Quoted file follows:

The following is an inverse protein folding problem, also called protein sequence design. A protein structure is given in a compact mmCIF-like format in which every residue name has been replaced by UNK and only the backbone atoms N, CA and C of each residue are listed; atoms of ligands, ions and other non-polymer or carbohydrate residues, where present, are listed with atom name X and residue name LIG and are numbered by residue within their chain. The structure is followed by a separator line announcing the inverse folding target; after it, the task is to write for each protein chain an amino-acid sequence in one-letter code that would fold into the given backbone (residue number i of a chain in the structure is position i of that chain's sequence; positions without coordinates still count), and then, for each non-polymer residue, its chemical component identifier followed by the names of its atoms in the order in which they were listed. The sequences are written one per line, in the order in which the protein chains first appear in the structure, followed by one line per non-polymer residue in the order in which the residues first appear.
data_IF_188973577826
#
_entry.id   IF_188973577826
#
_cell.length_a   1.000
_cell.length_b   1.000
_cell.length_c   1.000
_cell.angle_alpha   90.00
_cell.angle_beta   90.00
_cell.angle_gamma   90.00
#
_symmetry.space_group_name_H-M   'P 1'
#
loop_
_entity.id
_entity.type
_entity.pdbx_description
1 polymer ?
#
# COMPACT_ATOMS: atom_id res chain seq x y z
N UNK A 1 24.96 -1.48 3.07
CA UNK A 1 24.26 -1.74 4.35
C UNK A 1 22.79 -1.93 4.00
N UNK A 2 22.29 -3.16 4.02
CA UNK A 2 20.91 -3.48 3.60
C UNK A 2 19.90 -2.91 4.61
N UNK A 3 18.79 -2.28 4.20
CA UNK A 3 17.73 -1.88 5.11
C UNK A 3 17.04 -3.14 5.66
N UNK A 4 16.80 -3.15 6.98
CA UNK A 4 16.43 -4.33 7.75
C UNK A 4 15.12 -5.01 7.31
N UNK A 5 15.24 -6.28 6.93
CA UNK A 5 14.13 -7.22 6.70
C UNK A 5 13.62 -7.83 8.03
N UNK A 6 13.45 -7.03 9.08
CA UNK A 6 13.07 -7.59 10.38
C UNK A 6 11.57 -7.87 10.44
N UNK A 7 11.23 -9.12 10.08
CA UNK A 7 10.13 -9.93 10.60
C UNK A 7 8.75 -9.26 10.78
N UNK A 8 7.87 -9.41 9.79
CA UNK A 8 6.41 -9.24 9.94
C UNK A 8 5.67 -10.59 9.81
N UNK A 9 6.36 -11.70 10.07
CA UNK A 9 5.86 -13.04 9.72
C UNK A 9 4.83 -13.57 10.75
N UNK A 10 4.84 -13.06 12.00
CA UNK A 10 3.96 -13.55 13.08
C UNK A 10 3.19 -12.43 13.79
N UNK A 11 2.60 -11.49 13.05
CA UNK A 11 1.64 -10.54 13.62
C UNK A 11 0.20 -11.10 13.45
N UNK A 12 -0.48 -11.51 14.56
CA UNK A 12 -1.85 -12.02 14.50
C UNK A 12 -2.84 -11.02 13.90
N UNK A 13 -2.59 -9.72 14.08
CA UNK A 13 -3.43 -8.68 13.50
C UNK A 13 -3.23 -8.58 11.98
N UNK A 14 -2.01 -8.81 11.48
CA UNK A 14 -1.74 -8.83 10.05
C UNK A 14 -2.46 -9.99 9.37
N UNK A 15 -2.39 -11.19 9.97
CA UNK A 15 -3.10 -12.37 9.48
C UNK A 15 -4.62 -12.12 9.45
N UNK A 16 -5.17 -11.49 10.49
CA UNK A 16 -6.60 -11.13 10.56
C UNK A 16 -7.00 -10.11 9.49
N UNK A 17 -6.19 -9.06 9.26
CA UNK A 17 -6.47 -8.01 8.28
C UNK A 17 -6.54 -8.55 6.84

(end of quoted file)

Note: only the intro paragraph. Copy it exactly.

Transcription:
The following is an inverse protein folding problem, also called protein sequence design. A protein structure is given in a compact mmCIF-like format in which every residue name has been replaced by UNK and only the backbone atoms N, CA and C of each residue are listed; atoms of ligands, ions and other non-polymer or carbohydrate residues, where present, are listed with atom name X and residue name LIG and are numbered by residue within their chain. The structure is followed by a separator line announcing the inverse folding target; after it, the task is to write for each protein chain an amino-acid sequence in one-letter code that would fold into the given backbone (residue number i of a chain in the structure is position i of that chain's sequence; positions without coordinates still count), and then, for each non-polymer residue, its chemical component identifier followed by the names of its atoms in the order in which they were listed. The sequences are written one per line, in the order in which the protein chains first appear in the structure, followed by one line per non-polymer residue in the order in which the residues first appear.